A major trend in the security integration channel has been the evolution of IP security surveillance cameras and Network Video Recorders (NVRs). Instead of using their own dedicated cabling, the devices are sharing the existing IP-based computer network infrastructure. The popularity and affordability of IP networking has driven security integrators to utilize existing Ethernet networks more and more. However, by sharing the IP network, a new set of problems can arise that in a worst-case scenario can make the entire network unusable. Gone are the days of analog security video which had its own dedicated cabling and nothing to interfere with its use.
Having spent countless hours supporting dealers and installers, we’ve encountered a common problemthat is caused by sharing the IP-based network. What we have found is that a newer generation of IP devices, such as video-streaming devices and home controls, send out multitudes of broadcasts that can clog up bandwidth and thus affect the performance of other devices on the network, especially security cameras and the associated NVRs.
In the past, when personal computers were the only devices on the network, the computing experience was not impacted if bandwidth was not sufficient. The user’s satisfaction was not diminished if he or she received a file in 35 seconds rather than 30 seconds. Unlike computer data networks that can tolerate a certain degree of unpredictable latency, IP cameras, video and audio streaming, control systems cannot. The packets that carry surveillance video must arrive on time and in order, and IP-based controls cannot lose critical command packets. In other words, today’s sophisticated IP networks require a new level of robustness in order to even perform their basic functions.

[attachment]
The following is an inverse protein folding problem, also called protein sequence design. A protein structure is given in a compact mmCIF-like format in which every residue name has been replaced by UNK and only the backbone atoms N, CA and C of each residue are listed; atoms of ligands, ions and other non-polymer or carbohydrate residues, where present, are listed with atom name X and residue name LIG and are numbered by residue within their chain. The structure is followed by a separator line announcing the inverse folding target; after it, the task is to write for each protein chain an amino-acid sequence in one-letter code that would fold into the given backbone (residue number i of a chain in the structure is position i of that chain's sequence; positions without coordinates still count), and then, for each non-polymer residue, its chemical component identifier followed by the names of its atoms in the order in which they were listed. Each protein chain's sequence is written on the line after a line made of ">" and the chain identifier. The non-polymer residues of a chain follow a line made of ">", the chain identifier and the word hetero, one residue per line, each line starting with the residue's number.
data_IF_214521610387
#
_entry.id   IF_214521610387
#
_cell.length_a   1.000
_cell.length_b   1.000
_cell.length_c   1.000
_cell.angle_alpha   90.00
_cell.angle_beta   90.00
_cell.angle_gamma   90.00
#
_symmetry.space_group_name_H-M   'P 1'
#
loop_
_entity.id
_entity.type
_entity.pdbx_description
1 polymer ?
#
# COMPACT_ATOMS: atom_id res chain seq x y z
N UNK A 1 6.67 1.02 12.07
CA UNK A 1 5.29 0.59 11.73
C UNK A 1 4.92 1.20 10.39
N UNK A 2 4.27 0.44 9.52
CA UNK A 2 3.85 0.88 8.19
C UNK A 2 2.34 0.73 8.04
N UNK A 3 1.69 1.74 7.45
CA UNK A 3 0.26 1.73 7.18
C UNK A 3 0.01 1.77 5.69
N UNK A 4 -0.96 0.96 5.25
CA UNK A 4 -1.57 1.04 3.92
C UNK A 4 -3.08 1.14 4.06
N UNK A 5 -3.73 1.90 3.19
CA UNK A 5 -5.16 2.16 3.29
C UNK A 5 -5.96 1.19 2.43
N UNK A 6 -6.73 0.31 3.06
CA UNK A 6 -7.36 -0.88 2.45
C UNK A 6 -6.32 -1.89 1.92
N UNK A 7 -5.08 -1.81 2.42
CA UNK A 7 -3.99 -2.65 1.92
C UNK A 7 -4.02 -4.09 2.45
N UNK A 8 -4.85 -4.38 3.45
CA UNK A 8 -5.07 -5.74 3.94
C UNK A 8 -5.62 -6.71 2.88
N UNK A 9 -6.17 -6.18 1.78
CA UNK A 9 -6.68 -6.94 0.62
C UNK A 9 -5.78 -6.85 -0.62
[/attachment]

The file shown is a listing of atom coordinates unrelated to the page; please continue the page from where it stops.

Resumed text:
A New Way to Design Network Infrastructure
As technology evolves, it seems as though infrastructure is the last to catch up. As automobiles became faster and more prevalent, for example, paved roads and multi-lane highways took decades to develop. The same is true for computers and IP devices versus their infrastructure. Audio and video devices have advanced and are now IP-based so they share the same network as computers and printers.
Meanwhile, the routers, switches and wireless access points that make up the IP-based infrastructure remain the same in features and functionality, as if there are only computers on the network. The routers and switches sold today for the residential and commercial market have the same basic "intended use” features as devices sold 10 years ago. The prevailing standard, by and large, still assumes that a given network will only be used for basic computing, such as file sharing and Internet access. This archaic standard also assumes that there is very little broadcast packet traffic, which is characteristic of today’s new audio/video-based IP devices.
Eliminate Wide Broadcasts
One problematic feature we've discovered is that IP-based audio/video streaming and home control devices send out numerous broadcasts to stay in sync. Let's say that all security IP cameras are connected in a single Local Area Network (LAN) with a switch. Switches, Layer 2 devices, are designed to forward all broadcasts, but that's not always a good thing. A switch in a typical home might have anywhere from 12 to more than 100 ports with all the devices using the network. By default, all hosts connected to that switch are going to be in the same broadcast domain because everything is connected in a single LAN.